After retirementEdit

Tarango retired from the main tour in 2003 and now devotes his time to coaching, broadcasting for BBC, ESPN, Tennis Channel, Fox Sports and DirecTV. He also hosts a charity event in La Jolla for the Rady Children's Hospital in San Diego. Tarango is currently the Vice Chair for the AAC on the USOC (Governance Committee). He has been a member of the Davis Cup Committee for 6 years within the USTA. He still makes occasional appearances at professional events, including the 2008 USA F21 Futures event in Milwaukee.[6] He also commentates for BBC Radio and in particular for their extended coverage on BBC Radio 5 Live Sports Extra. During his broadcasting career, Tarango has earned a reputation for having a good eye for potential Hawk-Eye overrules.

In his 2009 autobiography, Open, Andre Agassi claims that Tarango cheated in a juniors tournament to hand the eight-year-old Agassi his first-ever competitive loss.[7] To which, Tarango says they had a Chair Umpire and Agassi is lying throughout the book "just to make money". Tarango has coached many players such as Younes El Aynaoui, Andriy Medvedev, Maria Sharapova, Vince Spadea, Mirjana Lucic, Irakli Labadze, JC Aragone and many others.

After professional tennis, Tarango worked for the AON Corporation with Theodore Forstmann, Andy Roddick, and many other society notables.

Tarango currently consults and does speaking engagements for inspired groups.

Tarango is currently married to Jessica Balgrosky and they have five children (Nina Rose, Katherine, Jackson, Ace, and Jesse).

Career finalsEdit

Doubles titles (14)Edit

Result W/L Date Tournament Surface Partner Opponents Score
Win 1. May 1995 Seoul, South Korea Hard   Sébastien Lareau   Joshua Eagle
  Andrew Florent
6–3, 6–2
Win 2. Jul 1995 Washington D.C., United States Hard   Olivier Delaître   Petr Korda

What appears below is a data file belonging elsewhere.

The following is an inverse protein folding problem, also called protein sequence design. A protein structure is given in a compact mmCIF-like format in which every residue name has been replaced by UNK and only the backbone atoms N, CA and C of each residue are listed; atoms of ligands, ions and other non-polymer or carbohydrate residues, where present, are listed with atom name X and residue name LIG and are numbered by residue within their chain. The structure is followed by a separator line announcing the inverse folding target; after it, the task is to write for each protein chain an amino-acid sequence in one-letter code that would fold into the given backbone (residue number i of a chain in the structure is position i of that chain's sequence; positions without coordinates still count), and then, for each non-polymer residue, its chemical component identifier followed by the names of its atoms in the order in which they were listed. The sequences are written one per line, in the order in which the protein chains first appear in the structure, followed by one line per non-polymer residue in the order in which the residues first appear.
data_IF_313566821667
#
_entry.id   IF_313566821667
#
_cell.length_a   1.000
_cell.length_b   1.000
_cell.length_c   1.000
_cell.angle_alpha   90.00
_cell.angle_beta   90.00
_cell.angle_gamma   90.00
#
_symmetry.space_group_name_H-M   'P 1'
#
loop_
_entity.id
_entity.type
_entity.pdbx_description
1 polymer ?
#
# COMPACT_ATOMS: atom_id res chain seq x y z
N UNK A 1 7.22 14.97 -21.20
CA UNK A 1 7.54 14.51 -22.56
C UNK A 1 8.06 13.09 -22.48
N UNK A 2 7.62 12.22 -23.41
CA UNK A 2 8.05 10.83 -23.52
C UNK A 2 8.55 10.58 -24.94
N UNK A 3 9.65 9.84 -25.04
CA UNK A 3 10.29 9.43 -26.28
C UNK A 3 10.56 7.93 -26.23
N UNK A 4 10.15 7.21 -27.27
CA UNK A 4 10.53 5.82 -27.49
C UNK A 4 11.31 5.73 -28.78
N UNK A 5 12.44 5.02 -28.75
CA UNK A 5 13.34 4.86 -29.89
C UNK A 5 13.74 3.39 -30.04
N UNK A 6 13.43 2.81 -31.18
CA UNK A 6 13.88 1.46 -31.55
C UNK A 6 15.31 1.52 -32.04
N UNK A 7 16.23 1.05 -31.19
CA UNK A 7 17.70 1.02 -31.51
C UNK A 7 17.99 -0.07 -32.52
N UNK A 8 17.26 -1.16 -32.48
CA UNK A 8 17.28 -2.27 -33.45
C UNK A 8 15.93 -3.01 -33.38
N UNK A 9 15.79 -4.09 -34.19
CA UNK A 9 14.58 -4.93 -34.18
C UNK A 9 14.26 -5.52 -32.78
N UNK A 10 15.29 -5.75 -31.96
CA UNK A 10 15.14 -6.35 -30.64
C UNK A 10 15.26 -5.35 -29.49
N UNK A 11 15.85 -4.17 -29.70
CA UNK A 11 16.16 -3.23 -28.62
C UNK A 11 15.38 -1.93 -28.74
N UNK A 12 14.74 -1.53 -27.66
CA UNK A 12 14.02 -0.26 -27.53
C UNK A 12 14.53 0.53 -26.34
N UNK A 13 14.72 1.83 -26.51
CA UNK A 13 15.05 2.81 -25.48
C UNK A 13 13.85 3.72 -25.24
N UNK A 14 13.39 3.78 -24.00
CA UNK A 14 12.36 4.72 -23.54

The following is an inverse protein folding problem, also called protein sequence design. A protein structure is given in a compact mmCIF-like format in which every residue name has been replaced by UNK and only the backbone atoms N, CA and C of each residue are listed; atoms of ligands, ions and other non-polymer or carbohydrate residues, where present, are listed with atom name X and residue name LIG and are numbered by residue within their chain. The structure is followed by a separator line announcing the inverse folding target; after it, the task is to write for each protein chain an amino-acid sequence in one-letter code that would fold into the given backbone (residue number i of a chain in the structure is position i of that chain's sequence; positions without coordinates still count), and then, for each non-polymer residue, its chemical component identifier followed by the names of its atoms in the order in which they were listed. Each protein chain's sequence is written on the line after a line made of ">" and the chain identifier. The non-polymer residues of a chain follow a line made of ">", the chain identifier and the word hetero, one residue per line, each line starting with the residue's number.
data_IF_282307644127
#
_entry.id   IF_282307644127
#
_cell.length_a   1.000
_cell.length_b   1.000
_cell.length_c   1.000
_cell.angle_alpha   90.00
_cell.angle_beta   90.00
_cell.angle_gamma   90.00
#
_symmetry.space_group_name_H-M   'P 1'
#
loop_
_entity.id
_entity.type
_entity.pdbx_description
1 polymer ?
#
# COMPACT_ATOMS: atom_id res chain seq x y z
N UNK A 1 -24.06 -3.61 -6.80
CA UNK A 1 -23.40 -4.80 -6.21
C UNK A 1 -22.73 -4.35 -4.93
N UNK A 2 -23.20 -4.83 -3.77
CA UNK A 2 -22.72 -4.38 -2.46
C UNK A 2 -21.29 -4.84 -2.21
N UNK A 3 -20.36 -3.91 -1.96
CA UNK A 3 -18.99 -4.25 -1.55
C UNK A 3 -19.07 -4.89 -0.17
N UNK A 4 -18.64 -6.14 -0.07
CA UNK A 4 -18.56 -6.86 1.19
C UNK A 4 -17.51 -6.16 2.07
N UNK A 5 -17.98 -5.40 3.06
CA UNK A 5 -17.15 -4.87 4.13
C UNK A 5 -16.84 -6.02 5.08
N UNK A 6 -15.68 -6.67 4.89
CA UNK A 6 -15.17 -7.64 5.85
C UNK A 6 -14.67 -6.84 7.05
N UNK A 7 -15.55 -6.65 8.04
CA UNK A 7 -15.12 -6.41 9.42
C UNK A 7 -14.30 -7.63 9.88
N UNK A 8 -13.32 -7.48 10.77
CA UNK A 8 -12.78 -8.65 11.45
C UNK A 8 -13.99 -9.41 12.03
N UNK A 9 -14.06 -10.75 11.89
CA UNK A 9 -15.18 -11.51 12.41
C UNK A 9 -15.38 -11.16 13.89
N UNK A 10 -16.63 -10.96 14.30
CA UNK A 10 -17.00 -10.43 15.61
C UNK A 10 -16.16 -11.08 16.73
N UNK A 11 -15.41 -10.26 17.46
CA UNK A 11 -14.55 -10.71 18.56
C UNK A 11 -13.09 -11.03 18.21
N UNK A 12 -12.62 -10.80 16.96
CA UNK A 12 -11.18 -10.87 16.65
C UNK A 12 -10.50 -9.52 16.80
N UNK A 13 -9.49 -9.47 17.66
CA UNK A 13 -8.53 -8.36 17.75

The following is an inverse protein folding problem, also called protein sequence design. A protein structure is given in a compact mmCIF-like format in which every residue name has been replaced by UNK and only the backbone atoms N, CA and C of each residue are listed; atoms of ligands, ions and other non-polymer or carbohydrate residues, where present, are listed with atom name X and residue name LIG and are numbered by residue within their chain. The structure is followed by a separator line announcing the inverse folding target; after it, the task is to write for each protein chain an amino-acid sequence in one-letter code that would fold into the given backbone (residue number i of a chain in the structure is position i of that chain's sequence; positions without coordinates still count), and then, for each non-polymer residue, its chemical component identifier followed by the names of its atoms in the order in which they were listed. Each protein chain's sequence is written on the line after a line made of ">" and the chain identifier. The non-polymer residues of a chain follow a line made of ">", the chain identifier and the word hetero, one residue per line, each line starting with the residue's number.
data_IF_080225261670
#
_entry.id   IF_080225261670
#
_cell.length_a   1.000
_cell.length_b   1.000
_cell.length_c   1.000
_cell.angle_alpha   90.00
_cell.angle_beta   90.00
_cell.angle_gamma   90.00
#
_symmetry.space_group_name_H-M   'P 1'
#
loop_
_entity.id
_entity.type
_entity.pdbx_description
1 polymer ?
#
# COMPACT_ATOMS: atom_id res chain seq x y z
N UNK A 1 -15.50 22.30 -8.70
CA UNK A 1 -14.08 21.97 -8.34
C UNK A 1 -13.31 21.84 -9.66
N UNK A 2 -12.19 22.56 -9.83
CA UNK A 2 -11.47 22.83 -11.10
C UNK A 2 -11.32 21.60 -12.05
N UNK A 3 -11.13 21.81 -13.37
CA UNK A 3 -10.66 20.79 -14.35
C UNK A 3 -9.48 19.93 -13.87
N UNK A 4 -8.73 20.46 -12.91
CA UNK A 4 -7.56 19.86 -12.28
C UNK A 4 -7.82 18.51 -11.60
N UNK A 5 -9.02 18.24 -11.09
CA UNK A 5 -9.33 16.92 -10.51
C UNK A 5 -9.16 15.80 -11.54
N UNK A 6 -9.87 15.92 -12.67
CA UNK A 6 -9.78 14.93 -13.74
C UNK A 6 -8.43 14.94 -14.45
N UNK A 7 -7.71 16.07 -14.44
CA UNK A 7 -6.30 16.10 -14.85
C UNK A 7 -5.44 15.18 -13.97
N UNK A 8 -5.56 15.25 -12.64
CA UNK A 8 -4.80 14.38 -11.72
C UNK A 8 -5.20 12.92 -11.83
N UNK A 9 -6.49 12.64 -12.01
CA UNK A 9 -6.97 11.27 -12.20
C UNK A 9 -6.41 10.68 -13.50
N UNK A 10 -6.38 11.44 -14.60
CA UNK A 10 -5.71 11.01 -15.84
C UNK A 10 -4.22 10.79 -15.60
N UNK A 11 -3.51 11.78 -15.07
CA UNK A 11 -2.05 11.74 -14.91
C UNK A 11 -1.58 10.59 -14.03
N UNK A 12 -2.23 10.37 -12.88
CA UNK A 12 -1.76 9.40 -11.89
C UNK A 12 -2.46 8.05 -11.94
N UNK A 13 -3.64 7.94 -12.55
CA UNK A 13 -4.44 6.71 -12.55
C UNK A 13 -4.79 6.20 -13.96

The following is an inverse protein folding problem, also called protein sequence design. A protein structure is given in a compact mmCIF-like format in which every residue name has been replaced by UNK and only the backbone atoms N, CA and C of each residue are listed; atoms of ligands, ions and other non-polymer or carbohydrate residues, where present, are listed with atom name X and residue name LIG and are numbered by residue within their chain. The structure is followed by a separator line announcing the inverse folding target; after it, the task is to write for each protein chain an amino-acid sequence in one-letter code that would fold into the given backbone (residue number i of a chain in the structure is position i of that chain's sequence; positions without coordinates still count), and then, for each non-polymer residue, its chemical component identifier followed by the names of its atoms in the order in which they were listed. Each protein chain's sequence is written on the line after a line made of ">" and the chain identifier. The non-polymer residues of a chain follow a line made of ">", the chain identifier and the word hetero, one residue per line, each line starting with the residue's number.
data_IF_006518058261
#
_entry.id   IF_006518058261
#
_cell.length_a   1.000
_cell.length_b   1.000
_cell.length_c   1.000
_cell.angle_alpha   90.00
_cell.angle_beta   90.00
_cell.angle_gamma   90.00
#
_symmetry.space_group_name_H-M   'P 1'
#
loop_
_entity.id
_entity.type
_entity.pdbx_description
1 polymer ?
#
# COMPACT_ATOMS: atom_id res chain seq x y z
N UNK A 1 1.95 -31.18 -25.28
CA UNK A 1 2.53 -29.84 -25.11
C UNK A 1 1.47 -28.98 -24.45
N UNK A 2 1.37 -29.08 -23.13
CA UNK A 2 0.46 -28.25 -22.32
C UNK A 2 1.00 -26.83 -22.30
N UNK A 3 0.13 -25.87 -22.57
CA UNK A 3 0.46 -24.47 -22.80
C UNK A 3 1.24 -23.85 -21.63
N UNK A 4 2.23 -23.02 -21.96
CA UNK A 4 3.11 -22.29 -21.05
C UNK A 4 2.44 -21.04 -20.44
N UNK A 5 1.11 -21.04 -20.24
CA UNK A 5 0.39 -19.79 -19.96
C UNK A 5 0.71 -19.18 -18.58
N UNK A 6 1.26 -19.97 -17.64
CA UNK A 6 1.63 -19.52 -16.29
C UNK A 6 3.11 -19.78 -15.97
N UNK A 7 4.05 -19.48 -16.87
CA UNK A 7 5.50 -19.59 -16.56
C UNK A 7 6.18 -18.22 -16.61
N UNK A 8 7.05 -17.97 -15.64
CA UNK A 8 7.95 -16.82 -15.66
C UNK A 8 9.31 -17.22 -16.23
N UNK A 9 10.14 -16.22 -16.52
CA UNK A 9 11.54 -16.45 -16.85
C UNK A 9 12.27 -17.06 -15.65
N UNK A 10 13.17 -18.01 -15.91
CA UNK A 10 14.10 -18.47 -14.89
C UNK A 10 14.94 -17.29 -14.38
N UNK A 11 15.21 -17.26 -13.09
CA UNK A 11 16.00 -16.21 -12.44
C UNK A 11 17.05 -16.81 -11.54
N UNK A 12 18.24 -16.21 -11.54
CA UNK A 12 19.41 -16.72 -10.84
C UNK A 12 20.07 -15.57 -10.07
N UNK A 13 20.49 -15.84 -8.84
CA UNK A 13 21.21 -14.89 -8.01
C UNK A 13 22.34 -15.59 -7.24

Cyril Suk
1–6, 6–3, 6–2
Win 3. Sep 1995 Bucharest, Romania Clay   Mark Keil   Cyril Suk
  Daniel Vacek
6–4, 7–6
Win 4. Jul 1996 Bastad, Sweden Clay   David Ekerot   Joshua Eagle
  Peter Nyborg
6–4, 3–6, 6–4
Win 5. Sep 1996 Bucharest, Romania Clay   David Ekerot   David Adams
  Menno Oosting
7–6, 7–6
Win 6. Nov 1998 Moscow, Russia Carpet (I)   Jared Palmer   Yevgeny Kafelnikov
  Daniel Vacek
6–4, 6–7, 6–2
Win 7. Jan 1999 Auckland, New Zealand Hard   Daniel Vacek   Jiří Novák
  David Rikl
7–5, 7–5
Win 8. Feb 1999 St. Petersburg, Russia Carpet (I)   Daniel Vacek   Menno Oosting
  Andrei Pavel
3–6, 6–3, 7–5
Win 9. Apr 1999 Tokyo, Japan Hard   Daniel Vacek   Wayne Black
  Brian MacPhie
4–3, RET.
Win 10. Jul 1999 Bastad, Sweden Clay   David Adams   Nicklas Kulti
  Mikael Tillström
7–6(8–6), 6–4
Win 11. Sep 1999 Bournemouth, England Clay   David Adams   Michael Kohlmann
  Nicklas Kulti
6–3, 6–7(5–7), 7–6(7–5)
Win 12. Oct 1999 Toulouse, France Hard (I)   Olivier Delaître   David Adams
  John-Laffnie de Jager
6–3, 7–6(7–2), 6–4
Win 13. Nov 2000 Brighton, England Hard (I)   Michael Hill   Paul Goldstein
  Jim Thomas
6–3, 7–5
Win 14. Apr 2001 Casablanca, Morocco Clay   Michael Hill   Pablo Albano
  David Macpherson
7–6(7–2), 6–3

Doubles finalist (12)Edit

ReferencesEdit

External linksEdit